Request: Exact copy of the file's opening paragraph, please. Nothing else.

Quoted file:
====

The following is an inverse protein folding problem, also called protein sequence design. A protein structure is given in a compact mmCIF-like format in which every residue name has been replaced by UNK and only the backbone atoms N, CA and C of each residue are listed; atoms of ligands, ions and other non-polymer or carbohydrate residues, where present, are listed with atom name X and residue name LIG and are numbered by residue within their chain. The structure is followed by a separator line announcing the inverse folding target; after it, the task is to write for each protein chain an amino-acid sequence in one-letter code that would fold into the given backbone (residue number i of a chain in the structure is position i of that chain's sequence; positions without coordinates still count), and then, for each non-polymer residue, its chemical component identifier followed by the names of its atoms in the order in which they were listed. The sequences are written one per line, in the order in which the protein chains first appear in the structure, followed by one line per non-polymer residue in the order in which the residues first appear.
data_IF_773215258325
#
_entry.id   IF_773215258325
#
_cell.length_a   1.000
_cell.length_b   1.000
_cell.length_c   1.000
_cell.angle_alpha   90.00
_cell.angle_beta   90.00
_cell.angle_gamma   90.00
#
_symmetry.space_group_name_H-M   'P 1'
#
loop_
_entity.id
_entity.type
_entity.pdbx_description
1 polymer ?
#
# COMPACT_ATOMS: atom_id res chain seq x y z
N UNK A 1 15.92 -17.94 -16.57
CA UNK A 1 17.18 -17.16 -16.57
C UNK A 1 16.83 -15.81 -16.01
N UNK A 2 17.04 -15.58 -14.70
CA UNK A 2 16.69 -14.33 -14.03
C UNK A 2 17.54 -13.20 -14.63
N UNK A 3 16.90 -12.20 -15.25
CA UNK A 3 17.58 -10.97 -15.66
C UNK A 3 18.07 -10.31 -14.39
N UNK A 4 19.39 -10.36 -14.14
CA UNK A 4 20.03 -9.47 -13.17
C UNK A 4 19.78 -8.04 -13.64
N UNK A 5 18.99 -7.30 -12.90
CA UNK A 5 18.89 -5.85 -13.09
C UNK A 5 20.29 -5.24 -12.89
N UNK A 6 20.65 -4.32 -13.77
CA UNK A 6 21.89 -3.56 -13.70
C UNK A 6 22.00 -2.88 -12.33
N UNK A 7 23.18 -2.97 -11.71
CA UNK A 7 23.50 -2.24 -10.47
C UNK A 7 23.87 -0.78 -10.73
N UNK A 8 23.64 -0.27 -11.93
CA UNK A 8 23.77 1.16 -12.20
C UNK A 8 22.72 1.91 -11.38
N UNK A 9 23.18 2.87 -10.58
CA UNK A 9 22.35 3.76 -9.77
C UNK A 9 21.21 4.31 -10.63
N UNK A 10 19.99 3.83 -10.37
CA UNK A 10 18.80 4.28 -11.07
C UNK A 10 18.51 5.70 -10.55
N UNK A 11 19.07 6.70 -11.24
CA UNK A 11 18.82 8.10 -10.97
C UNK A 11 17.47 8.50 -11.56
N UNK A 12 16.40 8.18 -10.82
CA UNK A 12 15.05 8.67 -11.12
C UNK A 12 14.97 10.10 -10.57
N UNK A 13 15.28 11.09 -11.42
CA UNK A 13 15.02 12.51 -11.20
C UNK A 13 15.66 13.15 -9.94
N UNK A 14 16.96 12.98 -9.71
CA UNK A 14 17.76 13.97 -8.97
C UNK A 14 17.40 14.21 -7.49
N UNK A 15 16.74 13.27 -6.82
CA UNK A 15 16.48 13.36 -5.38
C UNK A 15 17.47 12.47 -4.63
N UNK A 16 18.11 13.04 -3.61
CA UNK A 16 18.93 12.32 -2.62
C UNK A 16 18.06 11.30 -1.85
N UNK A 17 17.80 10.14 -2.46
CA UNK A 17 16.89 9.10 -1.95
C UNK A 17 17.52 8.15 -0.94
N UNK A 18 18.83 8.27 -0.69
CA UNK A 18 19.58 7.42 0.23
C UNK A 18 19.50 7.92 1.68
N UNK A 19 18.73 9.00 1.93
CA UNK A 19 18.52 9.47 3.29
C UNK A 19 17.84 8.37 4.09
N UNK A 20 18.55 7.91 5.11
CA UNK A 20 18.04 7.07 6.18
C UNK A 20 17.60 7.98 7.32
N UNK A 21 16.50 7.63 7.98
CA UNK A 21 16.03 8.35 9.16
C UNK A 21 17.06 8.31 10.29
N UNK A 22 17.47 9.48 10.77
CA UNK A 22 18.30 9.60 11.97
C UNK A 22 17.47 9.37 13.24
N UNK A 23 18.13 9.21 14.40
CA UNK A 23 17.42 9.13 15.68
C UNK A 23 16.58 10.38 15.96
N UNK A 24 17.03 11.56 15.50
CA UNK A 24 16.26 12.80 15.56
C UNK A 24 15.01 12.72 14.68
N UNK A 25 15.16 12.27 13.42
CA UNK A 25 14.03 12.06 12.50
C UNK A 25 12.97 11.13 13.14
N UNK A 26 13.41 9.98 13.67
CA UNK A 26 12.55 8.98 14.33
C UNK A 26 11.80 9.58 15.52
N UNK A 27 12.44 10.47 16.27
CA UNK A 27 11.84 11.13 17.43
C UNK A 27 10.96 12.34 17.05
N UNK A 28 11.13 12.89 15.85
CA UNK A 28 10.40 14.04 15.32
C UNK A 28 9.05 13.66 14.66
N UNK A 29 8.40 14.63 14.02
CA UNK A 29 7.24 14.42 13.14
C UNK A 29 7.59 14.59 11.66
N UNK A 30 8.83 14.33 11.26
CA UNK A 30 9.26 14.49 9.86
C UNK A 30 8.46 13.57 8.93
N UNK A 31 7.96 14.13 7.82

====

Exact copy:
The following is an inverse protein folding problem, also called protein sequence design. A protein structure is given in a compact mmCIF-like format in which every residue name has been replaced by UNK and only the backbone atoms N, CA and C of each residue are listed; atoms of ligands, ions and other non-polymer or carbohydrate residues, where present, are listed with atom name X and residue name LIG and are numbered by residue within their chain. The structure is followed by a separator line announcing the inverse folding target; after it, the task is to write for each protein chain an amino-acid sequence in one-letter code that would fold into the given backbone (residue number i of a chain in the structure is position i of that chain's sequence; positions without coordinates still count), and then, for each non-polymer residue, its chemical component identifier followed by the names of its atoms in the order in which they were listed. The sequences are written one per line, in the order in which the protein chains first appear in the structure, followed by one line per non-polymer residue in the order in which the residues first appear.